Hope Star from Hope, Arkansas on September 7, 1954 · Page 3
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Hope Star from Hope, Arkansas · Page 3

Hope, Arkansas
Issue Date:
Tuesday, September 7, 1954
Page 3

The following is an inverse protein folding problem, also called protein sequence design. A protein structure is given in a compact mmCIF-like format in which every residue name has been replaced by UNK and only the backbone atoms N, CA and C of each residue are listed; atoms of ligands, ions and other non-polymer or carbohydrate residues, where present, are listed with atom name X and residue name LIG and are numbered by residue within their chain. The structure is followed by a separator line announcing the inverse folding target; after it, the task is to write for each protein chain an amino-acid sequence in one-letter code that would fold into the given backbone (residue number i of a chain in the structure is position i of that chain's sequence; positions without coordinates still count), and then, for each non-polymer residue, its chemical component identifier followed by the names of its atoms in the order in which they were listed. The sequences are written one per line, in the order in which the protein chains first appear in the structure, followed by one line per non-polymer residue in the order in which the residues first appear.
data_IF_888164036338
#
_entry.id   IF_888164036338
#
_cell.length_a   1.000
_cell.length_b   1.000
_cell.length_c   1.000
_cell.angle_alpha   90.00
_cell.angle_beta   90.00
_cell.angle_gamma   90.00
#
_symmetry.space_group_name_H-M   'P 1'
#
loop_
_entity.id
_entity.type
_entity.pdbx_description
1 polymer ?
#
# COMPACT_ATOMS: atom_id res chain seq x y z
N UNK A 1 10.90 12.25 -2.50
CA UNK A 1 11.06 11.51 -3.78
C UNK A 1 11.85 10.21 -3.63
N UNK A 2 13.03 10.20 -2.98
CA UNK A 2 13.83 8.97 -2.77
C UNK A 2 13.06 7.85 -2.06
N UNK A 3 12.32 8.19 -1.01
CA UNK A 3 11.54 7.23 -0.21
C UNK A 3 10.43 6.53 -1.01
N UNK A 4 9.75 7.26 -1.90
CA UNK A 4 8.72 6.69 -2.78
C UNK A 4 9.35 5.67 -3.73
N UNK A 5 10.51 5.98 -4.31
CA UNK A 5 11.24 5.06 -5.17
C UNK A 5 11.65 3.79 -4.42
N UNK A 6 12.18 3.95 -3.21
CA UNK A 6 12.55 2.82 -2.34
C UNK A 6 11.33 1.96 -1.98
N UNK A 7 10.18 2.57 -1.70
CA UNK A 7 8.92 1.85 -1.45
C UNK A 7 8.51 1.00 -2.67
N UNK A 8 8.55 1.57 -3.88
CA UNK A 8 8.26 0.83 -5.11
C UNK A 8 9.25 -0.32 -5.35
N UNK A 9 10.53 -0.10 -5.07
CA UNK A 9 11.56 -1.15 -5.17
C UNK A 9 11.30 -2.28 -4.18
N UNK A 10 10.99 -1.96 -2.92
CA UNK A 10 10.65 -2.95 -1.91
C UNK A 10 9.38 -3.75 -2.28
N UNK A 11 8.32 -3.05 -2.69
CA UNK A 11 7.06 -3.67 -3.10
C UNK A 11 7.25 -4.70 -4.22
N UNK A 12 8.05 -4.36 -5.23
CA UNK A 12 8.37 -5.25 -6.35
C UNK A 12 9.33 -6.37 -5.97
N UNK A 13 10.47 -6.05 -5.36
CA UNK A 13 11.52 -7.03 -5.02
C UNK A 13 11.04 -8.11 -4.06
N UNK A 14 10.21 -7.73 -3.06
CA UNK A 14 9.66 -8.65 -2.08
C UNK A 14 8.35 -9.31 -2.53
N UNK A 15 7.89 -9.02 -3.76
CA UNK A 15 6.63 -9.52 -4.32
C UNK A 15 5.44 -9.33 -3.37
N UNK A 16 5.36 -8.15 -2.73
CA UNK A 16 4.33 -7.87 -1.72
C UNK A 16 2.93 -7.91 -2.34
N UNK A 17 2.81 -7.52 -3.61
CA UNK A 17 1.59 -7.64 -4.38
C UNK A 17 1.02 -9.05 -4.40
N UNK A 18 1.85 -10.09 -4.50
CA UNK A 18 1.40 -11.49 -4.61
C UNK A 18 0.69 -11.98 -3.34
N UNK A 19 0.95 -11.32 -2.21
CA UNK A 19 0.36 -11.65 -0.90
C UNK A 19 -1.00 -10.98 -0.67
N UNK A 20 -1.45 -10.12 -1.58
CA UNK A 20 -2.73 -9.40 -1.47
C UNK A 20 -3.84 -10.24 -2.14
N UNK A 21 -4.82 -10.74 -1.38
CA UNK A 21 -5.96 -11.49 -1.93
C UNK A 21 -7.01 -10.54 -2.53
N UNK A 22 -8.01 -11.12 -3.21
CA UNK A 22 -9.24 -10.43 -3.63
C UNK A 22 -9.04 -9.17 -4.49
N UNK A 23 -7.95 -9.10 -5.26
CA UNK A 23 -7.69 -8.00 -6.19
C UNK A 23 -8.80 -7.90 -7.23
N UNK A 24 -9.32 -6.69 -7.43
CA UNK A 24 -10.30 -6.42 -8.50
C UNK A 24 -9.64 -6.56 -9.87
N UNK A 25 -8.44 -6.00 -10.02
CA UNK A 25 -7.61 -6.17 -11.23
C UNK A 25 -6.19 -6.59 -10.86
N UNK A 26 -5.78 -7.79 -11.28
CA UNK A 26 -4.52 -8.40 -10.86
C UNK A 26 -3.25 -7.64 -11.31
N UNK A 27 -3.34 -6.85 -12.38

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Wfl-?-. _. , Afe-V( *' ,«,<.'*.g« ¥ •.« '*Z& ' ' * " ^ P * "^f L ' J r"-" * * 3f.^.^it-~* HOP! STAR, HOPI, ARKANSAS Monday, September 6, 1954 0R ^ARTIST, COMIC STRIP—"Royalty 1 ' of the Seafair 4,ntterTarnivat in Seattle, Wash), gather to proclaim Leslie irtfef, cteator of Captain Easy, "Caliph of Caitoonist-;" He hdhoretf for a recent continuity which featured the Seafair Writf at the citnlion, seated left to right Chester Gibbon, [tore jjdftor; Seafair Queen Shirley Giving, and H H Good, • as Kmg Neptune IV. Standing aie Prime Minister r, left, ahd R. C. Torrance, president, greater Seattle. BEAUTY IN BRACES-Prettiest polio victim In Dixie, by vote of workers at Miami's Variety Children's Hospital, is Priscilla Estes, of Miami, Fla. Holding a jar, Priscilla Is out collecting money for the emergency March of Dimes fund. J. #14- nl.' -- •™A r ^,i^-.- * s+* ,,. ,«.* -— "TAROET—Jet fighter pilots will soon be able to improve their marksmanship by altowtU tow target The 1400-pound tarpet is towed at speeds in excess of 500 mph fooi^ wtafiBpan and can be pulled two miles behind its medium jet bomber tow plane riOd-type runrior-J, the target is brought to n safe stop by a parachute that blossoms it Goodyear Alicraft Corp, in Akron, Ohio, is testing it for the Air Research and 4 t Development Command " tf. <l> Vi TESKY—F*B4F Thunderstieak fighter-bombers will fly the traditional Bendix irom California to Dayton, Ohio, opening the National Aircraft Show It will be the Ppub'hc ipeetj demonstration by the sleek Air Force planes Ten pilots will try to break the * "tji, / ^ f t f 6035 t mph record set last year by a Sabrejet j. ^ ' *** i DRINK-- Du rlng a practice refueling mission above MacDill Field, Fla, a , a load of fuel fiom KC-97G "flying seivice station" Stietched between )$ 9 Plying 3oom, a rugged, telescopic, controllable pipe Recently thiee B-47s atnc-nstop <j700-miie flight from California to Japqn refueling several times en route. 5y i- * — WHO DAT? —This unidentified Minneapolis, Minn., kitten seems a bit puzzled after jump- Ing on a mirror-topped table and getting her first look at her own reflection. STRAUSS STAMP - The I Berlin Post Office will issue this ! commemorative stamp honor• ing the late Richard Strauss. i He became world famous for | his "Der Doscnkavalicr." Strauss I is pictured conducting. , YOU'RE INVITED - Sally , O'Hara, young and pietty at• torney of Vallejp, Calif, has i been spending the summer distributing personal, invitations.to a big party at her home town. She's the official Com'e-On-Out girl for the celebration of the 100th anniversaiy of Maie Island Naval Shipyard, oldest west coast base, Sept 16-19. LIKE A BIRD-Janet Schnicke, of • Cincinnati, has found the ultimate of thrills, she thinks. The 19-year-old stenographer has taken up parachute jumping as a hobby. Previously swimming, riding and flying lessons were her big moments. She's the only girl member of ' a parachute club 'INSTEP WITH STYLB^ "" :essjng thp feminine note jn i new CplJesUon, Jacques f aft " btcert&MORd ;.to*!i-' i i n HIGH RATE OF TURNOVER-A milk delivery truck lies upside-down in the Vermilion River near Pontiac, 111., after plunging through an embankment fence. Garage employes were familiar with the removal procedure as they dealt with a similar accident previously. . , UNIVERSAL APPEAL-Eyen wearing blue jeans, Miriam Stevenson, of Winnsboro, S. C., is appealing. She has already been named Miss South Carolina, Miss U. S. A. and Miss Universe. The 21-year-old beauty is in New York City : for a television appearance. . CAMPAIGN UNREELING- The Republicans have unveiled •a film which will be used in the fall campaign. It is written around President Eisenhower's accomplishments. Starting with victory in Germany it goes through NATO, the carn- j paign, trip to Korea and then I to Washington. MOTHERLY INSTINCT—Mama Bobbie, a two-year-old mongrel dog, puts a protective paw on one of two rabbits she adopted. She became a foster parent for the two cottontails, named Sldppy and Nippy, after they wandered into the dog's yard in Dallas, Tex. fc- THE BIG HELLO—Crew members ol the USS Saipan line .up on the carrier's deck- to spell out Minasan Kooichawa (hello, everyone, tn Japanese) The carrier was holding open House ID Nagasaki. GODMOTHER—Queen Elizabeth II holds, her godson, Christopher Smith, after chris-- toning ceremonies at the Queen's Chapel in London's St. James Palace. The baby's mothr er, Mrs. Abel Smith, is a ladyr. in-waiting to the GJueea, HANGOVER REMEDY—A blast of dynamite lifts a section (dotted line) o£ Niagara Falls Jros- peet Point intothe air during "rcmocU-1 in?", operations, at the. famed honeymoon ,sppt. The dynamiting was debigntd to deal .™.,v ti» ri.in^iou' oveilwn«i<i" lod Ut aflei ii?cu t injjui louktall. KnittTHIGrTlTO SUCCESS—With somethmg te?s than J?o,ckette piepiOwi, "Miss Umyprsr - "swSfz iFf£-• f • . vi*v£ K f\ , '• v- i ' ^^"-SjJS^^ ,V**< r /**>$!? •?«! Our Daily *' Bread Sliced Thin by The Editor _Al«x, H* Wathburn I find I've Been to One Place Ahead of the Scientists The man In this corner of the world is no accredited [dentist but he certainly has some trst-hand information on the place Ind the subject matter of a fcientific inquiry reported on yes- rday by Frank Carey, Associated fress science reporter. Mr. Carey, writing from Gaines- lille, Fla., seat of the University |f Florida, told of a speech made liere by Biologist James H. Haeger If the Florida State Board of Rth. Biologist Haeger disclosed liat scientists have been looking |ito the eating habits of mosquitoes. i You think, o£ course, that liosquitoes' main food is Man and lis fellow sufferers in the animal ling'dom. But according to what Jiologist Haeger told the American Institute of Biological Sciences at Jainesville it simply isn't so. Mosquitoes get their main dish by applng the sweet fluids of plants. llujfan blood is merely sauce, Ipice, or relish for the main meal, the man says. And, where did the scientists get Into' all this? Well, they went down to a place lalled Sanibel island off the West toast of Florida. They went to the fight place, believe me. If you have long memory you may recall lhat I reported on Sanibel island In this column after an excursion oxfti there in August 1953.' After the two newsboys I took lo'Florida with me.had gone homo 'plane my brother-in-law, Frank Star afit v. D .Efkftf&Hftl&fti Otaviwit AC 24-hnurs ending at 8 a. hi..' Hlfch 100. Lot* W f ttace * tation. - ' • ^.1 A~fV-V ^ IjVS-ie •SB ,' - V, 55TH YEAR: VOL. 55 — NO. 275 Star ol Mops Consolidated JaA. It, 194) 1«V HOPE, ARKANSAS, TUESDAY, SEPTEMBER 7. 1954 M*i)tfc*r: 1h* AM*ti«H4 Mtt ft Audit ftritMH »» €IMif*ti*M Av. Net fold ClMl. 1 M»J. EAdlni Mtftk ftt, 1M4 *» Ml* Flanders Hurls 'Cover Up' at Sen. McCarthy By HERBERT WASHINGTO N FOSTER (UP) Ralph E. Flanders charged McCar- possibly clay that Sen. Joseph R. thy "covered up. and committed" violations of law' his use of a confidential FBI document. Flanders said that because form of that as document changed, "someone forged a doc-j umcnt" and that McCarthy "has the clue to the forger which he has refused to divulge." Flanders made the charge in a letter to a special Senate committee studying censure chnrjjes against McCarthy. The Vermont Republican made the letter public as the committee read into its record additional documents bearing on five general charges on the basis of which McCartny's Senate critics say he should be censured. One of these documents was a May 17 letter from President Eisenhower to Defense Secretary Charles E. Wilson warning against the exorcise oC "arbitrary power" by Congress. The committee expected to complete today. Outstanding Cowboy Comes to Hope for Third District Show IVI. Gibson, started talking about. McCarthy said after a closed the wonders of the shell islands meeting o fthe committee.- during Ivhich lie 25 minutes' ferry rido'the lunch hour that he will begin vest of Fort Myers — nnd at G tho presenting his defense tomorrow. next morning we were headed!McCarthy himself will be among [south from Sarasota down the defense witnesses, but he will not ramiami Trail. jbe the first defense witness. The We saw Sanibel all right, arid, identity of .the fir^t witness, or • of (iva, too, its northern island ghbor. The shells are there, for Sure— but also more mosquitoes [than Florida has real estate agents. \fter one night in the deserted sanibel hostelry we gave up and !led for the ferry back to . the mainland. Islands are fascinating places. 3ut don't go to Sanibel in August, the scientists it's • all right. They're looking for what you and w. • ;•" /,...•';,: .... • :.: id they're full of. strange tales, •top,.— like the one about mosquiItoes: They bite but don't eat. New Hurricane IMoves Slowly Bahamas A tropical MIAMI, Fla. OB storm building rapidly to hurri- camo force whirled slowly across Atlantic waters today toward the thinly populated Eastern Bahamas Islands. Although no reports ware received from the storm's vicinity early today, the Miami Weather Bureau estimated Us center 'at I tout 100 miles northwest of Turpn SoPnd . The bureau said Kdna, named for the fifth letter of the alphabet, "'is moving toward the west northwest at 8'to 10 miles per hour. Highest winds arc estimated at 60 hour over small and gales ertend to ' X) miles pci- area near center outward 150 to 200 miles north and east and a short distance west of center." The weather Bureau said the stiilhn is expected to continue in the same direction and reach hurricane force today, If the storm continues .on its present course at its present speed it would move late- today into tho vicnity of Watlin^'s Island (San Salvador), where Columbus made his first landing in the new world. Tho Weather Bureau emphasized, however, that the future movfment is unpredictable at pres- Continued on Page Two Re mm el Goes to Southwest Part of State By United Press Republican gubernatorial Nominee Prtjtt C, Remmel'.-plunged-into Southwest 'Arkansas today in his quest for votes as his Democratic opponent prepared for a trip to Washington. Orval E. Faubus planned to leave Arkansas late today to seck- federal .aid for drought stricken Faubus expected to con- farmers, fer with a number of arlministra- Arkansas Weather Fo the' peiod Sept. 7-11: ? .ARKANSAS Temperatures .4-7 degrees above normal. Normal mininums G5-75, normal mnxi- mums 87-92, Precipitation generally light north from widely scattered thundershowcrs and moderate in south. lion offlcialr.-in the nation's capital in scach for direct economic relief in the form of federal subsidies.' Meanwhile Remmel continued his combined speaking and handshaking tour in his bid or the governorship in the Nov. 2 general election. At Hot Springs yesterday, th< Republician mayor of Little Rock predicted he would carry Garland County in the gubernatorial contest. He said he expected to get most of the support that .previously went o Gov. Francis 'Cherry in the Democratic primary. In addition, he hoped to pick up Garland County suport of his own, Remmel said. "From all reports I have received it looks very favorable for me in Garland County, ' Remme] told Hot Springs' Newsman Maurice More in an interview. Remmel said the identity of a possible third man in the race would decide whether or not ; three-way contest would be favor able for Remmel's candidacy. Word wns still awaited today from State Labor Cnmmissionci Joo Cash who has said he migh* enter the gubernatorial race as an independent. There also were reports thai Senate Sen. James candidate for ictt, a defeated candidate foi Attorney general in the Democrat- primary might run as an independent if Caih did not. Rommel swung into Hot Spring FOR WHOM Right now it's calling the ^ck tp school. But it thpvjld warn M, too, thet America's sfhool» we IHore ovwwpwded than pyer. A^d by 1960-enrollment will h»v« inere^ed •not,her 29%. ? To jplve thiji, we mu»t plan wisely end act boldly. We n»v(»t hax* s lpn|- rjmge school plan that look* «( least fchpol ^*M t^Hf JWl Better School, Build County today. and the town of Malvern Tex Rltteiv •When the Third: District Livestock Show opens this year, September 27 through October 2, many attractions will appeal to the residents of the district. Perhaps the most famous is singing cowboy Tex Rltter who will appear with the rodeo Sept. 30, Oct. 1 and 2, He is widely known movie star, has made many recordings and appearances too numerous to mention. He has appeared nationally for many years in nearly every major showplace In the country and has become a favorite of young and old. He plays with the Buster Deloney Rodeo of Dubach, La. which plays the final three nights of the Show. Stars in Revue will appear the first three nights, Sept. 27-28-29. <„ Ike, Policy C^meUn|Jjpr fr Union Fire WASHINGTON (UP) Presi dent Eisenhower and' his administration came under heavy fire from CIO and AFL leaders in labor day statements around the country. They were charged with desei-t- the working man, with favor- the wealthy and big business, Mississippi ing ing and with failing to make good on 1952 campaign promises to wipe out "union-busting" features of the Taft-Hartley law. Democratic congressmen and senators joined in the attack. James B. Carey, -CIO secretary- treasurer, siad the government now is in the hands of ''the Cadillac^and' country club set." He charged that the Eisenhower administration's record lias been one of "broken campaign promises, of cynical disregard for the needs of our people." AFL President George Mcany charged that labor has "lost ground" under the administration. He said Mr. Eisenhower and his officials have condemned'those who "try'to'face'the. egonumie facts of life" as "prophets of goom and rtom." Meany said the administration's "creeping defeatism" endangers the economy and raises the pos- SibilH that" the current recession' 1 will snowball "into a full-fledged riopriisslon." Meany accused Mr. . Eisenhower of breaking "a oloar and unmistakable campaign. »:omnijtment" to soften the Tal't-Hart-oly law. Instead, he aaid, the Republican administration has taken action that makes the law "fur more oppressive to the nation's workers." • .^^^ f - i i --^jf . (***r* • —. ' * ' Desegregation JACKSON, Miss. (IP) — A historic special session of the Mississipp Legislature was called today,to lay tbje foundation for dodging the U.S Supreme .Court decision outlawing racial segregation in public schools. ...-.'.The key proposal was a co'risti tutional amendment empowering the Legislature to abolish publii sohools, It provides two methods 1. Statewide, by a twq-thiwls voti of the Legislature. ! ' 2. Local option, with individua counties and school districts' beinj, to abolish theii- .public Asian Pact May * Be Ready to Sign Wednesday By DON HUTH . MANILU (K*) — Two more articles ot a proposed Southeast Asia security treaty were approved in ecret negotiations here today, and i reliable source said foreign min- sters of eight nations may have a pact ready for signing by Wednesday; ( One more article was provisionally approved today, the source said. ;. The biggest controversy still to bze ironed out involved military commitments 1 to . be made by the United States, Britain, 1 France. Australia, New Zealand, Thailand, Pakistan and the Philippines. Thailand and the .Philippines were! reported holding out. for an NATp-type agreement under which all members would come. instant- y to the defense of any member attacked. The United States is arguing for pact under which -each member ivould react to an attack on another within its own constitutional 'ramework. • . • Delegates today adopted an article stating that nations "by nnmes of continuous and effective self help and mutual aid will maintain and develop their individual and collective capacity -to resist armed attack and to prevent and overcome subversive actively directed from without against their territorial integrity and political stability." : The jnfprmed. source said appro- al came .after Thailand abandoned demands : to include subversive activity within a nation as we! as outside its borders. The delegates also reportedly agreed to accept general terms in Which the economic clause , of the proposed draft treaty was written It provides for cooperation "with each other in development of eco __ 'mic^ measures designed, ^to pro rrtbte economic stability 'anclhiocifr well-being." "" ' , Asian nations had been holding out for more concrete proposals as to what will be done to develop economic stability and social well being. .abor Statistics says a decrease of ,000 jobs in Arkansas from June o July is "seasonal." The Bureau blamed the sharp ecline on a drop in .government mployment "caused by public chools being closed for the summer." The bureau report stated • that during July nonaKricultural em ployment in Arkansas, Louisiana, Texas . and Oklahoma fell 3.700,300 rom the month of June. Arkansas nd Louisiana -led"- with'* 5,000 -fewer, obs each. /Arkansas listed 751,200 employed n manufacturing during June. .There were 76,000 employed in July decrease of 3,200 in 30 days, Arkansas, according to the re port, had an average work week of 1.1 hours for factory production orkers in July. The average hour y wage for those workers was il.26, compared with an average of $1.25 in June. The same workers . averaged S51.79 weekly compared with t a natonal average of 70.02, the report said. and set up private sys- Israeli Wine Queen Listsi Difference Between Romance in America and Her Homeland By HAU BOYLE NEW YORK (/P) — Aiva Shapir is a sabra and a very pretty sabra, too. A sabra is a native<born Israeli," explained IVJiss Shapir, who is Israel's 1054 wine festival queen. "It is the Hebrew word for cactus, which, like our people, must be tough on the outside to endure but remains sweet inside.'' Put Ziva, a 21-year-old tall, shapely brunette with amber wine» colored eves, doesn't look at all like a cactus outside. Doesn't look much like a wine salesman either, but the purpose ot her mont,h- long tour ol America Is to etl r ii» interest in Israeli ^yines. After industrial diamonds, wines arp Israel's most Jropo.rt$Hrt " said. "We have ?2 kinds 'of wine. including champagne, "Using American equipment, w» are now able to turn out 50.000 bottles a day, aJthoHgh as yet \vt> don't, This year wp hope to export 400,000 bottles to this country" The United States is Ziva's homeland- She earns here &t the age of 14 and spent three years in St. Louis stiidyint! ballet dancing. After returning to her own country, she spent o year with the Israel defense army. Sinco then she has uecome an actress, and has appeared in several movies. How does she gqrupare }ife in America and lives The average Israel} much s impler, Itfc, 11 she said. Women, keep yie.ms,ph/es busier nxoje • icg&mtpJlty vyprk. allowed schools tems. Leaders of the LegaKEducation- al Advisory Committee. .'said' the amendment would be introduced and sent to the constitution committee of each house as any other amendment would be handled. The committee is composed of most important state officials. The LEAC rejected the idea of asking each house to go into committee of the whole "to consider the amendment as soon as it was introduced." Fear of charges of "steam-roller" convinced th e LEAC the amendment should go through the usual process, The session was expected to last about six weeks, depending m'an- ly on the amount that pops up to the amendment. of oppositon constitutional are Ma- State Veterans Arrive Home SAN FRANCISCO, Calif. (UP) — Ten Arkansas veterans of the Fas- East will arrive back home Thursday aboard the USNS' General A. E. Anderson. All of the veterans rines. The Arkansas returncss are Sgt. Don T. ' Hackworth. Texarkana; Corp. Alle M. Blair. Farmington: Corp, Joseph E. Eads, Walnut Ridge; Corp, Owen L. Gould, Batesville; HM2 William T. Harris, , Benton: Corp. Dennis L. J.aqie$. .Qzark; pFC Othell-Laster, Augusta; Corp. Leon J. Qbcr'stc, Fort, Smith; -Corp."" Forrest B. Priest, Manila; Corp. Howard L. Roberts, Foreman, and Corp. Marvin L. Via, North Little Rock. 400 Freshmen at Arkansas A&M COLLEGE HEIGHTS, Ark. President Horace E. Taompson welcomed a freshman class of 400 ntudents ip Arfcansw A^siVf CoHege yesterday. The number of freshmen enrolling tor the fall term i? l&O higher than la^t j ear's flrst-yeay «J,ass, to school Big Forest Fire Checked QtArkadelphia By The Associated Press Scattered showers cooled down Arkansas' dry-hot forests last nigh after a heavy weekend of fire fighting. However, State Forester Frc Lang sad today that relief wil be OHV*. temporary. : One fire was reported in ress by mid-morning today. prog Th 30-acre blaze is in the vicinity o El Dorado. Arkansas firefighters yesterdn put out one fire at Arkadelphia brought another at Clarksvill under control, and ended thei fight against a third a Hot Spring when rains blanketed tho are leaving only sizzling slumps ani smoking underbrush. It was a weary weekend for fire fighters who at one- time wore bal tling fires that covered 13,00 acres. . . , Jim Talley, fire chief .of the slat Forestry ar»d Parks Dopt., said 4 fires were put ou. ' Clarksvillo National Gunrclsmei joineed about 100 foresters in a; effort to control fire ranging ovc 2,000 acres of dry pine timberlancl Late last night tho firefighter said they believed the fire wa under control and guardsmen coul be relieved. A backfire hrfd been buiit along the banks of the dr Spadra Creek, they said, and th onrushing blaze had been stoppucl At \Vest Mountain, outside th city of Rot Springs, rains drenchoi blazing timberlancl and put out a 800<aere fire that had been burn ing for more than two days. At one time the fire hatj com within a quarter-milo of an eighi house community near Hot Spring city limits, but . firemen fough back the blaze until the rains came Lonoke Girl Is Mjis White River DeYALLS BLUFF W) Miss Car rie Sue Kelly of Lonoke, a prett bruentt, last night was crowne< Miss White River 'n ceremonie whlcji highlighted the Labor Da White River Water Carnivals. She suceeds Miss Mary LeeSed lig of Stuttgart. Ab ; put 3,500 persons attended th day-lpng celebration. Mines Nationalist Air Attacks Blast Guns, Job Decrease in Arkansas Is 5000 LITTLE ROCK I.T) abor Department — ' The U.S. Bureau of Girl Suffers Broken Neck in Accident MARKED TREE Wl Metliodist hospital* officials yesterday said 20-year-old Betty Boltoii of ,...t«.» panto was in "fairly good condition" after suffering a broken neck. Miss BoKon's neck was , broken when the car in which she was riding left the highway eight miles north of here on Highway 14. T"he driver of the car, George Carpenter, 22, of Lepanto and a cousin, James Carpenter, 21, were less seriously injured. ' , Uf Coidiii ' By >Vlll|A$; Ml'lIulE^ v ' ' i_ c *•*/* <i i 1 tti v_rt, 6i f -f(t'>' ndr S A;/ T 3'W Thb Nationalist «deteh¥&f Labor Day Death Toll By The Associated Press The nation's accidental death toll over the Labor Day wekend mounted to more than 500 today but traffic faalities were below the predicted 300 and the lowest in six years. The latest figures show 347 persons lost their lives in motor mishaps during the period fiom 0 p.m Friday to last midnight. It was the smallest total for the Labor Day holiday since Jfl4C when 203 were skilled in traffic accidents. The traffic toll compared with 405 killed on the highways last Labor Day, 432 in 1052 and the Labor Day record of 461 in 1051. President Eisenhower's appeal to motorists to "fol the experts" by careful driving was attributed by* safety officials as partially responsible for holding down the traffic deaths below the estimate by the National Safety Council. The council's prehohday estl mate of 390 traffic deaths was termed a "grim, forecast" by he President in appealing for careful driving. Body Found in North Little Rock • NORTH LITTLE ROCK (.?) three boys yesterday discovered the body of a man ying in a clump of trees near the Rock Island RaiU road Bridge spanning the Arkansas Rock police idenli? as James Vaughah River here. North Little ficd the man Senior, 53 years old of North Little Rock. Acting Coroner Doctor Lamar McMlllin said Vauyhan apparent ly died of a heart attack. try said Shock's alrif Red targets The 1 gunboat and junks.' They other ^var said. / " ' Atomic Pbol Agreement Slap to Russia By' DONALD J.GONZALES ' WAPHINGT.ON' (UP) \Amerl' an officials declared todtty that the Allied agreement" to create an international atomic'pool mark's th dawn of a new atontic era for"the free world and a sharp diplomatic defeat for Russia. v ,/ \ ^ -" , From the summer White 'House in Denver, President Eisenhower disclosed yesterday' that trie United States and six otlior nations have agreed to form and a^gancyjo Vfos- te the growth and/inroad o^ the new atomic technology "for ^e'acc- the^mainiaWi ful use," ' "i _M«_"v»i'3'.e.vA€ He said "atomic ma'torjals, projects > sponsored ed 'or , damaged Communist' ' arouhd ageX»as^v. ._„ around^ tn^pbrtJ ing island ' * <>l£ as [on«oratt»; . When he atoms-for-pea'ce pisfn Mr. Eisenhower urged 'the -, RUs- sians to join fpr'lhe^gpod of m^n-. kind. The Allied agreement tu go ahead without ' them only;' ,' "cknio after they made it clear in months of, sporadic negotiations thijt they definitely would no participate. Mother pies in Plunge, Baby Saved DALLAS 00 An expectant mother tumbled to_hcr death Irom a third-floor, window i\i Parkland hospital last night, but doctors safely delivered her baby boy mjr,- utes later by Caesarian-section. 1 Mrs. Elrcna Marie Harris, 23, had arrived' at the hospital about an hour earlier tp have her second baby. She was in a ward with Mrs. Patricjal Walker, 21, aho there to have a chile). , , Hospital spokesman - Rod -Bell quoted Mrs. Walker as saying she noticed,, Mrs. Harris ga i,a t))p window and stand there n-fninute.- " Walker said' she, pa}d;iittle ;,..,„, lion until i'he noticed, Mi's, Harris had disappeared. Mrs, ,Walker colled nurses and doctors., who raced dtnyiistiilrs and found Mrs,-Harris' bocjy.» She was dead then, doctors sold, but they rushed her to tho emergency rpom a, ( i\r\d rJnlitffti e*r\ nr» O_t\iMinrI fll/.- . L and delivered an C-pound, 0M»- ounce son. Peace ".fuslJce pierce. McBrMe witheld a verdict in. the death pending Investigation. bases, * 'No jc ported, The ] All Around the Town •y Tht tltr Itttf Reports of rainfall vary widely In,Moore, Jj'. /. , meanwhile the "bar• ' ""••- *-'"--'gain pn, season tickets is still opt' en , , \ , cps,t ot six g|*me^ will nd^ mlt you to seven with a resevyeji Hempstead «Jth. ve.ry Ijttle. falling in the Hope are? .< , i 'ifp? '-instance the Experiment Station reported only a trace, Hope had very little while out at Oftkbaven a short, wind driven downpour was preceded by about a minute p$ very heavy hall . . , anyway It dropped the temperature from ft hot 100 to 68 degrees during the night, A dinner will be heHl at First Christian Church Monday, September 13 at 7 p. m. JQV the purpps,e p£ organising another D,alo Qarnegia, Course here , . the opening cJw prove4 very successful , „ , {1*8 course teaches effective speaking so Hope should have no shortage. Of speakers for ft few JW8 wife each class turning flwt sp,mj 49 members. seat thrown in for free. eluded i gas frme8.l " part ,„.. fef tl*Mf river » w« |rom NQUpe flope is IjeJujg . end up 6th ta the.8-team ahead of Prqssett t9 nolja, Fpr4ypp and e Jg 91 iwt year's team . flftlt p* the